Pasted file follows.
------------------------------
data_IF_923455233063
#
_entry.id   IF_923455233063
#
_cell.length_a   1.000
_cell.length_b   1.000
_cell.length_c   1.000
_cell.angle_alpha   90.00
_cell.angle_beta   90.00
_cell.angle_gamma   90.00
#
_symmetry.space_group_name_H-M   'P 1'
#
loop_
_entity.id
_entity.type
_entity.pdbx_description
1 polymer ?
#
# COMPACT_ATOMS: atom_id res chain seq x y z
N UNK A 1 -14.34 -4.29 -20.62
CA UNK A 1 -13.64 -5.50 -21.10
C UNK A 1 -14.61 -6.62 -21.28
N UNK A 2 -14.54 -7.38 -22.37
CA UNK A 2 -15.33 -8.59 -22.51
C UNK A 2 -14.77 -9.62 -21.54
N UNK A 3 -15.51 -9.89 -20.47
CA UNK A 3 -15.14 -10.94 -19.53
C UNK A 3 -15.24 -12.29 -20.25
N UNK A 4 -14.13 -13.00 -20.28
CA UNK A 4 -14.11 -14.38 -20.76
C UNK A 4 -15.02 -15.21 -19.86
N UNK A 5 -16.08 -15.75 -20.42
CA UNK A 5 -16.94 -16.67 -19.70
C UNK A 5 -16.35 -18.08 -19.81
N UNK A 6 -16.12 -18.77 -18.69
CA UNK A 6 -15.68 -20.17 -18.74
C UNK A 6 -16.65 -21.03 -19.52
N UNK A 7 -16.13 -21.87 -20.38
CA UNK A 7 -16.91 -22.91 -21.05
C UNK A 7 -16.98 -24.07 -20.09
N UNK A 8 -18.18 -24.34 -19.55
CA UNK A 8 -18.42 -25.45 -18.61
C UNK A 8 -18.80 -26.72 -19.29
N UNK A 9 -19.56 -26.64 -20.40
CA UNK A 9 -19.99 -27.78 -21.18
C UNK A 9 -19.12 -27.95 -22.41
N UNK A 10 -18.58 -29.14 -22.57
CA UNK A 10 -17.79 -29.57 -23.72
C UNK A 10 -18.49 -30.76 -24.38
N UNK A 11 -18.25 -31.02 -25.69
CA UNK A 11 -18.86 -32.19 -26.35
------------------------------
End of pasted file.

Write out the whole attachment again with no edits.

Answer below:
data_IF_923455233063
#
_entry.id   IF_923455233063
#
_cell.length_a   1.000
_cell.length_b   1.000
_cell.length_c   1.000
_cell.angle_alpha   90.00
_cell.angle_beta   90.00
_cell.angle_gamma   90.00
#
_symmetry.space_group_name_H-M   'P 1'
#
loop_
_entity.id
_entity.type
_entity.pdbx_description
1 polymer ?
#
# COMPACT_ATOMS: atom_id res chain seq x y z
N UNK A 1 -14.34 -4.29 -20.62
CA UNK A 1 -13.64 -5.50 -21.10
C UNK A 1 -14.61 -6.62 -21.28
N UNK A 2 -14.54 -7.38 -22.37
CA UNK A 2 -15.33 -8.59 -22.51
C UNK A 2 -14.77 -9.62 -21.54
N UNK A 3 -15.51 -9.89 -20.47
CA UNK A 3 -15.14 -10.94 -19.53
C UNK A 3 -15.24 -12.29 -20.25
N UNK A 4 -14.13 -13.00 -20.28
CA UNK A 4 -14.11 -14.38 -20.76
C UNK A 4 -15.02 -15.21 -19.86
N UNK A 5 -16.08 -15.75 -20.42
CA UNK A 5 -16.94 -16.67 -19.70
C UNK A 5 -16.35 -18.08 -19.81
N UNK A 6 -16.12 -18.77 -18.69
CA UNK A 6 -15.68 -20.17 -18.74
C UNK A 6 -16.65 -21.03 -19.52
N UNK A 7 -16.13 -21.87 -20.38
CA UNK A 7 -16.91 -22.91 -21.05
C UNK A 7 -16.98 -24.07 -20.09
N UNK A 8 -18.18 -24.34 -19.55
CA UNK A 8 -18.42 -25.45 -18.61
C UNK A 8 -18.80 -26.72 -19.29
N UNK A 9 -19.56 -26.64 -20.40
CA UNK A 9 -19.99 -27.78 -21.18
C UNK A 9 -19.12 -27.95 -22.41
N UNK A 10 -18.58 -29.14 -22.57
CA UNK A 10 -17.79 -29.57 -23.72
C UNK A 10 -18.49 -30.76 -24.38
N UNK A 11 -18.25 -31.02 -25.69
CA UNK A 11 -18.86 -32.19 -26.35